Former Capitol Police Call Attention to Discrimination Lawsuit

Lawsuit tied up in court for 15 years, plaintiffs call for settlement

UNITED STATES - JUNE 15: Sharon Blackmon-Malloy and Jim Griffin, demonstrate in support of the United States Capitol Black Police Association citing discrimination by the department against black officers. (Photo By Tom Williams/CQ Roll Call)

Former Capitol Police officers held a small demonstration on Capitol Hill Wednesday hoping to bring renewed attention to a 15-year-old discrimination lawsuit.  

[ Capitol Police Face New Grievences From Black Officers ] The lead plaintiff in the case, Sharon Malloy, said while several plaintiffs have died since the case was filed, she and others vowed to press on until the lawsuit was settled.  

[ Black Officers Lodge New Discrimination Complaint ]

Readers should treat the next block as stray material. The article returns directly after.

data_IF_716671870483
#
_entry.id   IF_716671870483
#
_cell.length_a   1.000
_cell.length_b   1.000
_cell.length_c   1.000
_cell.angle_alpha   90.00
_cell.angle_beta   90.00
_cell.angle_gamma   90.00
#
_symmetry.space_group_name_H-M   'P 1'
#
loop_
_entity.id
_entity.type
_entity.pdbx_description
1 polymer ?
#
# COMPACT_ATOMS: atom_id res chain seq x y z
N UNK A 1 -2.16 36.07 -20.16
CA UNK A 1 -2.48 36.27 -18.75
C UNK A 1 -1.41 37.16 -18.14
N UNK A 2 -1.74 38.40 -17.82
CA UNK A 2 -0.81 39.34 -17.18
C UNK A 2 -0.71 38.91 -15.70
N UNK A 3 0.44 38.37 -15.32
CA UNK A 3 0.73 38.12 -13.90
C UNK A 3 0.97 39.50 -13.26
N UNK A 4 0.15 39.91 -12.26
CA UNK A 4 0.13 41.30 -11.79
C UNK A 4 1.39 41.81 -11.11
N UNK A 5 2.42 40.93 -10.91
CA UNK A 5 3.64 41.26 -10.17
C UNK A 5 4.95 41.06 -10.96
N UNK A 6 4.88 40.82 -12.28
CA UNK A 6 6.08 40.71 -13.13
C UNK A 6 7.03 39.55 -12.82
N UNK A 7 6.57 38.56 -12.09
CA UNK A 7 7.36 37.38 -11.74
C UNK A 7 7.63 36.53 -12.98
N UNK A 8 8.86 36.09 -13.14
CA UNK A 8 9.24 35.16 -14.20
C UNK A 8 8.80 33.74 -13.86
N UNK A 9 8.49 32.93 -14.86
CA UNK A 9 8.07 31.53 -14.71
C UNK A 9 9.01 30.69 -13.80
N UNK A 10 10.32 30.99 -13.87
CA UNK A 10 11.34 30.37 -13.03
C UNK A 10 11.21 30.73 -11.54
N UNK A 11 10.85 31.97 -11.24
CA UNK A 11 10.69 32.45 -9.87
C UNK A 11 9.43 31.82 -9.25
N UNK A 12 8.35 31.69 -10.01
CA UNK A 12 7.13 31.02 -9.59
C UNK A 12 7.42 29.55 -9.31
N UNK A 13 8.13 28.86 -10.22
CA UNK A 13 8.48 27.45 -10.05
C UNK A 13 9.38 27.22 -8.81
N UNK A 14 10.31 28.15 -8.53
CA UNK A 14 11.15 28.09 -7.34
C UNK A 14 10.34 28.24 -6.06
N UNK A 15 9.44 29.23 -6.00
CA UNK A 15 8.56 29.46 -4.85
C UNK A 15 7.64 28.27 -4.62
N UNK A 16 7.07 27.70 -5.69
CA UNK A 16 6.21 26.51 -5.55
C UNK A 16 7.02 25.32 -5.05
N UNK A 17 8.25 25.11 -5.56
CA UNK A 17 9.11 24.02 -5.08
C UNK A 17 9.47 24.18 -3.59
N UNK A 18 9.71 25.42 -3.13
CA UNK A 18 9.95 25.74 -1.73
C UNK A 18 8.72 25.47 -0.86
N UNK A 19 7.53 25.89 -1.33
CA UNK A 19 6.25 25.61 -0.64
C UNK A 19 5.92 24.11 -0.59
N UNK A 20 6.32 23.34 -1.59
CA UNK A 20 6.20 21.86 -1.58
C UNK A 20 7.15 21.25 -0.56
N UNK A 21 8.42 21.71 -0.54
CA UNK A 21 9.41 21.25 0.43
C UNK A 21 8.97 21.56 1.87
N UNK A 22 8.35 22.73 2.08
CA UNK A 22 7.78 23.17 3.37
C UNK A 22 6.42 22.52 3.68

The case has been tied up in court since 2001 when more than 100 black Capitol Police officers marched into the John Adams Building, held hands, prayed together and filed what would become one of the largest discrimination complaints in the history of Congress. [ 19 Plaintiffs Leave Capitol Police Suit ] The grievance, filed first with the Office of Compliance then taken to court that fall, was that more than 200 black officers were denied promotions, retaliated against and unfairly disciplined or fired, all on the basis of their race. Contact Rahman at remarahman@cqrollcall.com or follow her on Twitter at @remawriter
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